(BEGIN VIDEO CLIP)

FREEH: Our most saddening and sobering finding is the total disregard for the safety and welfare of Sandusky's child victims by the most senior leaders at Penn State. The most powerful men at Penn State failed to take any steps for 14 years to protect the children who Sandusky victimized.

(END VIDEO CLIP)

STEPHANOPOULOS: Donna, all the leaders at Penn State, including the president, of course, Joe Paterno, implicated. The question now, what to do about it? Some are saying that the NCAA should step in, impose what they call the death penalty, stop, suspend the football program at least for a time.

BRAZILE: Look, I totally agree. There should be some penalty, some acknowledgment that there was a gross abuse of children, neglect in their duties as officers of that university.

You know, when I read that report, George, all I could -- I thought about the Catholic Church, I thought about the boy -- I thought about so many other institutions that's been implicated in these kind of cases. But what I like about the report at the end is that he gave us 120 recommendations on how we can protect children in the future, what institutional leaders should do, what people in the community should do, board of trustees and others. So he gave us a blueprint of how to avoid this happening, but it's a sad episode, and some heads should turn.

STEPHANOPOULOS: James, I was looking at...

(CROSSTALK)

(LAUGHTER)

CARVILLE: Look, this is awful, gut-wrenching. And people that I really respect are talking about the death penalty for Penn State football. That is a really dumb idea. Lives have been ruined, so the answer to it, let's go out and ruin more lives. Let's take a kid who's a football player who was in the second grade when this happened and let's suspend the program. Who knows what he's going to do with his education? Let's take every contract that's been signed, let's take the Penn State-Wisconsin game, every -- done to everybody that has a motel in Happy Valley, let's ruin their lives as a retaliation.

I mean, this is really a bad idea. Let Penn State football play, let them make money, bring the trial lawyers in, pluck that chicken clean.

WILL: Sitting between James and Donna, two LSU football fanatics, I'm taking my life in my own hands to say this, but I'll say it. We have grafted a multi-billion-dollar entertainment industry onto higher education. It is inherently discordant with the mission of the university. It is inherently corrupting. And you're going to get this and elsewhere different forms of corruption, but always forms of corruption, because big-time football has no business on college campuses.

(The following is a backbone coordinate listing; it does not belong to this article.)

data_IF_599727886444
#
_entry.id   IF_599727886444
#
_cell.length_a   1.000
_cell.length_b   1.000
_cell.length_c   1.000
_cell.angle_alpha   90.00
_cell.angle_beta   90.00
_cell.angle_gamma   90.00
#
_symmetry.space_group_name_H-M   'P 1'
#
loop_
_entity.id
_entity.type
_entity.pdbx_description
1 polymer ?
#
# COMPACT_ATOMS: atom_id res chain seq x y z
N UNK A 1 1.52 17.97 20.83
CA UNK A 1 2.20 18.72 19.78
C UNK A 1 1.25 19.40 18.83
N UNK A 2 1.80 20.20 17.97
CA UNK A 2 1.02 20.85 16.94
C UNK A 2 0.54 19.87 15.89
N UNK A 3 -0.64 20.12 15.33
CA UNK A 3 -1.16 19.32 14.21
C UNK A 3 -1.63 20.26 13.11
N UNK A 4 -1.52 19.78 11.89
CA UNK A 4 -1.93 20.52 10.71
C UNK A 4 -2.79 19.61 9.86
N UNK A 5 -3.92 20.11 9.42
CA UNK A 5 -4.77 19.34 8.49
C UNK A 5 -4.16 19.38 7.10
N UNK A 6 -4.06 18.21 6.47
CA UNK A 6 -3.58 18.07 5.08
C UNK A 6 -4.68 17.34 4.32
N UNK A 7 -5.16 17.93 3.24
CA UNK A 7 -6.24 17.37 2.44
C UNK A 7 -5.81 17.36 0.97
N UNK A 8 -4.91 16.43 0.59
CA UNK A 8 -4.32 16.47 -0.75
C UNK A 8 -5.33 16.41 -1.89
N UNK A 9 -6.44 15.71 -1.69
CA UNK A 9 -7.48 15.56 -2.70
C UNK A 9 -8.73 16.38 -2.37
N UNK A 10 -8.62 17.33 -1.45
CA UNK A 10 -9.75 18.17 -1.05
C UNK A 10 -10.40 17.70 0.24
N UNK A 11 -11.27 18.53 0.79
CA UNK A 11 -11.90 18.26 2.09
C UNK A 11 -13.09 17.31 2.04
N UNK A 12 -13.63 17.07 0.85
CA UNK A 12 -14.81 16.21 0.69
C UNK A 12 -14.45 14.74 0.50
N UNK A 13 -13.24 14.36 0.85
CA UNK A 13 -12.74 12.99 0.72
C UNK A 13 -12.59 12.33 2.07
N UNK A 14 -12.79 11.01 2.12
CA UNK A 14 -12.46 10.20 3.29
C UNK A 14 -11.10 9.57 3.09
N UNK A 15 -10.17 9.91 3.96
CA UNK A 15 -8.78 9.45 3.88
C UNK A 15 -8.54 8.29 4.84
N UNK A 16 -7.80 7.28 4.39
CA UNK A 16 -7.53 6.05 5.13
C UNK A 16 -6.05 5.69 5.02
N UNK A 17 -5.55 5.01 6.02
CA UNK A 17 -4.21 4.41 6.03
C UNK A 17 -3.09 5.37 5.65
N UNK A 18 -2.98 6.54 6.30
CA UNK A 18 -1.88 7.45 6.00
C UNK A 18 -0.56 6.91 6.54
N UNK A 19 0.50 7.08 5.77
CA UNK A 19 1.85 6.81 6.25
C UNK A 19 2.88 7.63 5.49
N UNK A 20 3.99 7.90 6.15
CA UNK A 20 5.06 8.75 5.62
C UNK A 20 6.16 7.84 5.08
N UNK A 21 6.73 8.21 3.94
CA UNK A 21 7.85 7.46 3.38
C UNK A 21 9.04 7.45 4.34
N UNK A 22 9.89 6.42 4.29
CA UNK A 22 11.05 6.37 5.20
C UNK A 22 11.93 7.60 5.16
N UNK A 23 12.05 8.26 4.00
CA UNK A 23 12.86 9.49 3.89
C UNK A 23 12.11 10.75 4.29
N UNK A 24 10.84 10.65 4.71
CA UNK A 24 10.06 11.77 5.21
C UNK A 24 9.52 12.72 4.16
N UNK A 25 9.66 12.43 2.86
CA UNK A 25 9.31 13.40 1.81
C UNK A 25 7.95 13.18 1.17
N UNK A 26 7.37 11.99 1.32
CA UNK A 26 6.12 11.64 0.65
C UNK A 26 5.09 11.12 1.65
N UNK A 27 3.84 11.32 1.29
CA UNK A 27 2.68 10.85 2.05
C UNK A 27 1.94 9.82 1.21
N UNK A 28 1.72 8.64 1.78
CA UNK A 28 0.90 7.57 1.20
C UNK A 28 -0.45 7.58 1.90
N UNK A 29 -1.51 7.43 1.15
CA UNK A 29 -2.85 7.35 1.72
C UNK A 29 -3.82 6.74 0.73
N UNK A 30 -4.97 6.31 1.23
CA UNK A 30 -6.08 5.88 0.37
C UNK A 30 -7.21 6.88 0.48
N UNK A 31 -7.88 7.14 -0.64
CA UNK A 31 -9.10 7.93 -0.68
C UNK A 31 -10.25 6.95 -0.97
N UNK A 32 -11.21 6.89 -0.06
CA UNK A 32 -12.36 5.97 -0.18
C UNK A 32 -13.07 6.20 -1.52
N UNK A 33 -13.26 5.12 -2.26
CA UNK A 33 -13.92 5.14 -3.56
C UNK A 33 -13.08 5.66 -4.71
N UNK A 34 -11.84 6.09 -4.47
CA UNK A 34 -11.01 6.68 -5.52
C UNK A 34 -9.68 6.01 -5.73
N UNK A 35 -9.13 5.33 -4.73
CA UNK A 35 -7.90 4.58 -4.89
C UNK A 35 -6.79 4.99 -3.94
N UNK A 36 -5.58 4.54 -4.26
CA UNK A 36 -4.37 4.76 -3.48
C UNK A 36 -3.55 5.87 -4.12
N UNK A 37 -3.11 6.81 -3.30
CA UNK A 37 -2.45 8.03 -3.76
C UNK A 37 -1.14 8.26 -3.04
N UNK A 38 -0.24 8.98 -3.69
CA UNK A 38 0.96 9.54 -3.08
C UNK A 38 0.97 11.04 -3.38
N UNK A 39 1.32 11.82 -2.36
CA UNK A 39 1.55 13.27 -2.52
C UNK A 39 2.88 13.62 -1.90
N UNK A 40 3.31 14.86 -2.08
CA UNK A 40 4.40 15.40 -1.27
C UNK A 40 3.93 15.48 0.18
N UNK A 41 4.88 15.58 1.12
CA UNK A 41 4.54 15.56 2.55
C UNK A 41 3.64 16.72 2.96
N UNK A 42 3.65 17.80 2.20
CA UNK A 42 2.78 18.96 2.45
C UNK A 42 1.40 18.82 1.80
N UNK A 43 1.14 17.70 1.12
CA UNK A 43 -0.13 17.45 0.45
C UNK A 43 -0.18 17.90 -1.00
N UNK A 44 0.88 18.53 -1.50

DOWD: I -- George, you know, one thing -- I'm going to take up something that Donna said and James and George, it's awful, awful situation. If you took Jerry Sandusky and substituted Jerry Sandusky and put the word "priest," and then you put Joe Paterno and substitute the word "bishop," it's exact same thing.

What you have is an institutional -- an institutional corrupt problem, that basically the end (ph) of the institution becomes more important than the people involved. And nobody says let's give the Catholic -- grow up Catholic, I am Catholic, let's give the Catholic Church the death penalty. Is there something in the Catholic Church that needs to be reformed and changed so things like this don't happen so that the hierarchy of the Catholic Church or the hierarchy of football or the hierarchy of institutions don't -- don't have preeminence over the people or the children involved?

STEPHANOPOULOS: But to take issue with James, why isn't a one-year suspension -- that's maybe it's not -- it is or is not a death penalty. Why isn't that appropriate?

DOWD: This is -- if we think Jerry -- you know, Jerry Sandusky and Joe Paterno is the only thing going on around in this country in the institutions like in higher -- it's the only thing going on, we're fooling ourselves. There's a thousand other...

(CROSSTALK)

CARVILLE: What are you going to do with the kids that are there? Are they juniors the year that they lay out? What do they do that year? What do you do with all the contracts for all the games that have been scheduled for that year? How do you replace all of this? What is going to be -- you're just going to ruin a lot of other lives to do something like this.